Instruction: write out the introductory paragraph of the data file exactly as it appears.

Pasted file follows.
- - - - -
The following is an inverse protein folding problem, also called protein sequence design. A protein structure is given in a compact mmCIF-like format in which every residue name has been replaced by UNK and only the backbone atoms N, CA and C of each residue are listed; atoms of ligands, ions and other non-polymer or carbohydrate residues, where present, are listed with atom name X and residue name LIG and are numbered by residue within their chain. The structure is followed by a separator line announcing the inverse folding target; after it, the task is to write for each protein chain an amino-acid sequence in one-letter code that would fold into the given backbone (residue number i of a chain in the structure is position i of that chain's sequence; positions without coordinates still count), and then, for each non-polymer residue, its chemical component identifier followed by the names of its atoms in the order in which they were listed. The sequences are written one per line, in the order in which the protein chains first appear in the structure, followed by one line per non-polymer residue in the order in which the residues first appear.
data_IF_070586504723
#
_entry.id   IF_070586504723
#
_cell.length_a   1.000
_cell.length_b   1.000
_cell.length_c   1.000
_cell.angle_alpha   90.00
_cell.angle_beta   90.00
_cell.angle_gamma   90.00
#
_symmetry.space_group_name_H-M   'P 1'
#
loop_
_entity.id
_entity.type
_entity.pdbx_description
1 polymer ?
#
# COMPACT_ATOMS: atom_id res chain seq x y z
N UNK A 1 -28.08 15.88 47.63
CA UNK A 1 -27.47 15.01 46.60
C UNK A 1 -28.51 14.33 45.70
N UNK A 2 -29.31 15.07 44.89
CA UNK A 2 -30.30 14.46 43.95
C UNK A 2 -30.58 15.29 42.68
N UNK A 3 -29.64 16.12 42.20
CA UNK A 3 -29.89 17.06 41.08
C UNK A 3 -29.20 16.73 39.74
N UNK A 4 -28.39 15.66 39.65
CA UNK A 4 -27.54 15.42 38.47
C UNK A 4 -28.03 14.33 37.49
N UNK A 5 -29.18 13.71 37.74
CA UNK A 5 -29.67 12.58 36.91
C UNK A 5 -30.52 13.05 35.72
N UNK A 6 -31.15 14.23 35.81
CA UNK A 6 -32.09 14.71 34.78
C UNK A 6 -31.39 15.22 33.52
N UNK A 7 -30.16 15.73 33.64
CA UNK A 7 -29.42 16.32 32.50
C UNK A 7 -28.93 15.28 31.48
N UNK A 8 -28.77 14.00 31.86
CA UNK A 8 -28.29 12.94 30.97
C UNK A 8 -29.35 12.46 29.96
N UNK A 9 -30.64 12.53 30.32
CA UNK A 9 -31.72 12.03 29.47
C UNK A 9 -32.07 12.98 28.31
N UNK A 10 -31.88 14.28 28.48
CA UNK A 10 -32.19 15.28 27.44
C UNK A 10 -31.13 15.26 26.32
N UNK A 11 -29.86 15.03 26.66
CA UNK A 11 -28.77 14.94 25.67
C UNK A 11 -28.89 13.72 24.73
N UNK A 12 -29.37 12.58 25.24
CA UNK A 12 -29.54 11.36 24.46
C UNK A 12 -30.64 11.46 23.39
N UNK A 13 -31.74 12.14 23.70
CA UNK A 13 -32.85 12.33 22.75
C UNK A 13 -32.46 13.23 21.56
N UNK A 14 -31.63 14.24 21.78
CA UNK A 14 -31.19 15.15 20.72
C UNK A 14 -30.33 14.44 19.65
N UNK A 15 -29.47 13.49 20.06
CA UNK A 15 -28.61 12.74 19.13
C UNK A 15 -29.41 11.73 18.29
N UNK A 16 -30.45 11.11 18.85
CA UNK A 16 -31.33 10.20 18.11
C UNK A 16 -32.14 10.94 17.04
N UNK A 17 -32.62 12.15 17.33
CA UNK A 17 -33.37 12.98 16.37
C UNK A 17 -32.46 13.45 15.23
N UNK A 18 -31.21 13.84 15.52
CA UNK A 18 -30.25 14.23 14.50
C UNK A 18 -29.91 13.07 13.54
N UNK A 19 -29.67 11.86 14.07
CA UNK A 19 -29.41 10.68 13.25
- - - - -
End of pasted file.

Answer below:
The following is an inverse protein folding problem, also called protein sequence design. A protein structure is given in a compact mmCIF-like format in which every residue name has been replaced by UNK and only the backbone atoms N, CA and C of each residue are listed; atoms of ligands, ions and other non-polymer or carbohydrate residues, where present, are listed with atom name X and residue name LIG and are numbered by residue within their chain. The structure is followed by a separator line announcing the inverse folding target; after it, the task is to write for each protein chain an amino-acid sequence in one-letter code that would fold into the given backbone (residue number i of a chain in the structure is position i of that chain's sequence; positions without coordinates still count), and then, for each non-polymer residue, its chemical component identifier followed by the names of its atoms in the order in which they were listed. The sequences are written one per line, in the order in which the protein chains first appear in the structure, followed by one line per non-polymer residue in the order in which the residues first appear.